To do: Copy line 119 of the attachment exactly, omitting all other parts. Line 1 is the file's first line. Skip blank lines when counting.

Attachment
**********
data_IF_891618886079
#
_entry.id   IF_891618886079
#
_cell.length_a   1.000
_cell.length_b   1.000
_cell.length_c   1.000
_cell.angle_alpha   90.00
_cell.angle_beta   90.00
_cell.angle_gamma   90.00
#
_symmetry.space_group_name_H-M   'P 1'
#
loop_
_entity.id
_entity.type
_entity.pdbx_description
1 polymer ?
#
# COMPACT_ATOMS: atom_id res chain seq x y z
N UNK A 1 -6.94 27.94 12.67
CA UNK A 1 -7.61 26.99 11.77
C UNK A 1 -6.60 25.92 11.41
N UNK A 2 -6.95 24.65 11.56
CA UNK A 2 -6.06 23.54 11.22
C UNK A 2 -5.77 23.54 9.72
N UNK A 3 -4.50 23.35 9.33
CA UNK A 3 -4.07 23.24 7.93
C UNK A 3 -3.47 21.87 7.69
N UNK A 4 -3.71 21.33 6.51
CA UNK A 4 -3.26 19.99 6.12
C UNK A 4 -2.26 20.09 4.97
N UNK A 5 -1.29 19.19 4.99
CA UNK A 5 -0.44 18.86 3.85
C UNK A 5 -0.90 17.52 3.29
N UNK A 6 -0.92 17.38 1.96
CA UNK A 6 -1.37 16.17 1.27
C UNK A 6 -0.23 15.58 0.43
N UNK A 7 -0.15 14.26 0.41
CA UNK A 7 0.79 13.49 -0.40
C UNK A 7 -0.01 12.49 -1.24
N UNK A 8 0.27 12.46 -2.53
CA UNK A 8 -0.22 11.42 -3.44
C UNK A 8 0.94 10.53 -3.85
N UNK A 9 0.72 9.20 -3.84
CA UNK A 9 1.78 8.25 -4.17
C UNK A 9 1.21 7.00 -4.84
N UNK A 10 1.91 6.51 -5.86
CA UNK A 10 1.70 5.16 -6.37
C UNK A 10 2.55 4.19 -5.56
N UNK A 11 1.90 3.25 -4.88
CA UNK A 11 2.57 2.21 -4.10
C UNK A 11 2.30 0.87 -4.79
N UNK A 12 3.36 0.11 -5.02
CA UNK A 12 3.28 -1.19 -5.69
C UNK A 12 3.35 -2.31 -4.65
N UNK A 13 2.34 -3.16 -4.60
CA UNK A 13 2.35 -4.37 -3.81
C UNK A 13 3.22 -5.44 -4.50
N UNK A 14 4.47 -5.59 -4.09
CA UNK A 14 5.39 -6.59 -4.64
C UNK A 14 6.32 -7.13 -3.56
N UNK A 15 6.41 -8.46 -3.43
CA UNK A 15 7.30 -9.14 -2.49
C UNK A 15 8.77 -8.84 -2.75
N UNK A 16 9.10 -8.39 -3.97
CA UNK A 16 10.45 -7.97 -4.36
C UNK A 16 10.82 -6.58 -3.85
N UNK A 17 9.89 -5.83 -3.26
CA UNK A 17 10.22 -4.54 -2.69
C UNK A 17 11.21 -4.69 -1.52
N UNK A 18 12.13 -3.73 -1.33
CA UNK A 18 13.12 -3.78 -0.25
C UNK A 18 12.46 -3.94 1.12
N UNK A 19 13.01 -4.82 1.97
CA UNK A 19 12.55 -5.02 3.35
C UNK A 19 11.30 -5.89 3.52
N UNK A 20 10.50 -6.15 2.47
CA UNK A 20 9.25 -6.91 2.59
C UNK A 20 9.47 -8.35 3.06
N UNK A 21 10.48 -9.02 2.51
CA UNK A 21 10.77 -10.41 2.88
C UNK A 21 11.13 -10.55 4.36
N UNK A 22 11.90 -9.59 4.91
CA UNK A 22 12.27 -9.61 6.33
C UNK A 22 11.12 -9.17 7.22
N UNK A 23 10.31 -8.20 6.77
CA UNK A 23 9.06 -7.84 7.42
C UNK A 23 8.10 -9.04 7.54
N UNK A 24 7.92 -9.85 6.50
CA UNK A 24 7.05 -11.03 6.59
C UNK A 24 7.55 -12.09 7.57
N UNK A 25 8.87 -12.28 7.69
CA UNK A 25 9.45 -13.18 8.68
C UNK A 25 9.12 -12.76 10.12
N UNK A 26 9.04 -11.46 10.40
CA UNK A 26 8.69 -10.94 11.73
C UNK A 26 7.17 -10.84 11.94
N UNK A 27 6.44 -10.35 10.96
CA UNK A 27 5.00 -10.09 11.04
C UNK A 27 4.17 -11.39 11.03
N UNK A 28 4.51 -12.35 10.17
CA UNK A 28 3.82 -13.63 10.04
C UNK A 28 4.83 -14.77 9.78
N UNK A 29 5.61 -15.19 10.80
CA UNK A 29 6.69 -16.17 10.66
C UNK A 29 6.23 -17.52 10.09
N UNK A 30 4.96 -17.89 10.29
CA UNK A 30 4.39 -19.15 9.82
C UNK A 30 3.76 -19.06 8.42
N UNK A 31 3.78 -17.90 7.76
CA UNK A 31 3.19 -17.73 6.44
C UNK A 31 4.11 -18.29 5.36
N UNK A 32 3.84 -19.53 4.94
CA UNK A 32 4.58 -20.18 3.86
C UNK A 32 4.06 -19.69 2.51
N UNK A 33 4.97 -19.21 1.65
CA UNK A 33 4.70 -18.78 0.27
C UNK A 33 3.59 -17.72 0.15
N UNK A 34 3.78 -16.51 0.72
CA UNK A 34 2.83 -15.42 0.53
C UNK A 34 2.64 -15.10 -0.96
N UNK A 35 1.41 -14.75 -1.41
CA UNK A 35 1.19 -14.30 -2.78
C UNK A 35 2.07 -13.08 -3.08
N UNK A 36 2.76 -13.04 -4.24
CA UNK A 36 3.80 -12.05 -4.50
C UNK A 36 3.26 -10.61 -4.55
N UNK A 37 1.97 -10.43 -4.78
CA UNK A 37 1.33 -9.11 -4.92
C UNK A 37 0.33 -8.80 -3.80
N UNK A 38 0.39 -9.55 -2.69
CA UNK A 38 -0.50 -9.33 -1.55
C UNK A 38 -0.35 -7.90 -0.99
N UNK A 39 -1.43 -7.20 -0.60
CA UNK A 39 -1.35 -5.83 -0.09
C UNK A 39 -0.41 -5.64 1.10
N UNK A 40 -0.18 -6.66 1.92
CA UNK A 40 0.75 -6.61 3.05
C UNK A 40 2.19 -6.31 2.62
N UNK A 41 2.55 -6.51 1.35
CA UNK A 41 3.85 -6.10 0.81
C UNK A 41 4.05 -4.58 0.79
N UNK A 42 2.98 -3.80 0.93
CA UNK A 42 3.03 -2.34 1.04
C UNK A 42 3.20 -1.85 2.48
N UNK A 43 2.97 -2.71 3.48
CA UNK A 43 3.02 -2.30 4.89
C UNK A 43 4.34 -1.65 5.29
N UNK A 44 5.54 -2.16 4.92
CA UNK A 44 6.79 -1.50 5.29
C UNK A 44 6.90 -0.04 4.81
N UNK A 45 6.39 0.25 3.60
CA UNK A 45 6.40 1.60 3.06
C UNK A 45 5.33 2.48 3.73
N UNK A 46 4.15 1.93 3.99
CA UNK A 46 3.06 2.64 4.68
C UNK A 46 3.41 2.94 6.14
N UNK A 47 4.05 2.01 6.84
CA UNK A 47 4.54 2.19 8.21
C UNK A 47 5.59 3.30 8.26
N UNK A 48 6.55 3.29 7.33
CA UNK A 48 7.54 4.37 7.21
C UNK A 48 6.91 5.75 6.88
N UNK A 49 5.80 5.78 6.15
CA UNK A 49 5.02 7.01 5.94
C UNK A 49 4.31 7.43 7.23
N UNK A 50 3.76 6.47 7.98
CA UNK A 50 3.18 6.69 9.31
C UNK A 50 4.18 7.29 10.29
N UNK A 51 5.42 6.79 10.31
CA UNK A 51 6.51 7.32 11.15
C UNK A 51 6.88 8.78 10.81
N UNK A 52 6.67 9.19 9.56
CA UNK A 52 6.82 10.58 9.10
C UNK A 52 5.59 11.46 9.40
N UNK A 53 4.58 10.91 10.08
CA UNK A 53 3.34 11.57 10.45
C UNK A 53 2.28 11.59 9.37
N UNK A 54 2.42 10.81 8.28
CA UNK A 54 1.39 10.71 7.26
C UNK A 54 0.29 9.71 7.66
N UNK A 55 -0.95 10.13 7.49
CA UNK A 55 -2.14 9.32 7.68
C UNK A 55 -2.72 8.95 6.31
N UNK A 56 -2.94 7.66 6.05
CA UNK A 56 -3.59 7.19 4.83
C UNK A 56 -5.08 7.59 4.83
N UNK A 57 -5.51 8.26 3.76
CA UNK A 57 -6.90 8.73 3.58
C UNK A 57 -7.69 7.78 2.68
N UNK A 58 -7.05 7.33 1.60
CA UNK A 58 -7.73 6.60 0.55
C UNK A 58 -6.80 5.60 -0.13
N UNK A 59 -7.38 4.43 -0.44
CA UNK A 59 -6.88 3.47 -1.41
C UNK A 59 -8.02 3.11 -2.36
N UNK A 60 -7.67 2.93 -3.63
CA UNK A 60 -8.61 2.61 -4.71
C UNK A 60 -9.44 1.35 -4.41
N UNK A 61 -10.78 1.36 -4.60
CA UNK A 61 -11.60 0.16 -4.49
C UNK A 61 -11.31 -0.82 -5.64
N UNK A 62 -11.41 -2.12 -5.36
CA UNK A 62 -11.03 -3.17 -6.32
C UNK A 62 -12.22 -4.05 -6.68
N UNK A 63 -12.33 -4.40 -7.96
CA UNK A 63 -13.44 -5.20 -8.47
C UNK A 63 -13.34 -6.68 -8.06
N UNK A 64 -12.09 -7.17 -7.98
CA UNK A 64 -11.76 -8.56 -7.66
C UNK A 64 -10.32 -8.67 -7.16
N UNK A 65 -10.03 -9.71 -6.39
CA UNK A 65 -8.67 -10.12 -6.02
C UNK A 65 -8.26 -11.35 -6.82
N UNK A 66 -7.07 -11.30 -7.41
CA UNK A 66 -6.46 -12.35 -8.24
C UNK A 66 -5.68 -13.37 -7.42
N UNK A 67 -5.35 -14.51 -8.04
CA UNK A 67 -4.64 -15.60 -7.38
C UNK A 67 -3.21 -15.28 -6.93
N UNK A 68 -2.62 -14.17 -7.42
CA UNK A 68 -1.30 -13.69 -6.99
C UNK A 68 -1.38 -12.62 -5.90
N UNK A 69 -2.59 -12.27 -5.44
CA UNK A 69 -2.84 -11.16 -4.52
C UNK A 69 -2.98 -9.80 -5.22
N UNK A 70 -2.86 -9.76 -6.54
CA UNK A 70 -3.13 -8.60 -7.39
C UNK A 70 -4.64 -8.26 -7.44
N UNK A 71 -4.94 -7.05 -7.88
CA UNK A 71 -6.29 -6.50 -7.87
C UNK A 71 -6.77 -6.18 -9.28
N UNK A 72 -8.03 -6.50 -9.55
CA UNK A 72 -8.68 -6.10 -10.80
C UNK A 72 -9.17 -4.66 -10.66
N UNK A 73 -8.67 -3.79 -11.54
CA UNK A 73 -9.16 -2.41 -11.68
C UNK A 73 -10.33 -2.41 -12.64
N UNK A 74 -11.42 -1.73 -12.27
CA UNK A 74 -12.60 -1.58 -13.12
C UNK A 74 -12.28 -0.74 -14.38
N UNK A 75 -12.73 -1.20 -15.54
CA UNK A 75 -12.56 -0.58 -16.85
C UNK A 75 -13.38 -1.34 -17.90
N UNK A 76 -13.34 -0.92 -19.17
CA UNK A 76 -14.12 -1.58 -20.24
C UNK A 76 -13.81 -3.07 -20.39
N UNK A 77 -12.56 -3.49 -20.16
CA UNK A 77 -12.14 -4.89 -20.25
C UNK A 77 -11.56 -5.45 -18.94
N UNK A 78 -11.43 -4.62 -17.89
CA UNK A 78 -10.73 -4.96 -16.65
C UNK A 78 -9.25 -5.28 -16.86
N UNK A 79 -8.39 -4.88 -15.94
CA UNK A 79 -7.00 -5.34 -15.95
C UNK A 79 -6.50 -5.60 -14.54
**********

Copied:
C UNK A 33 3.59 -17.72 0.15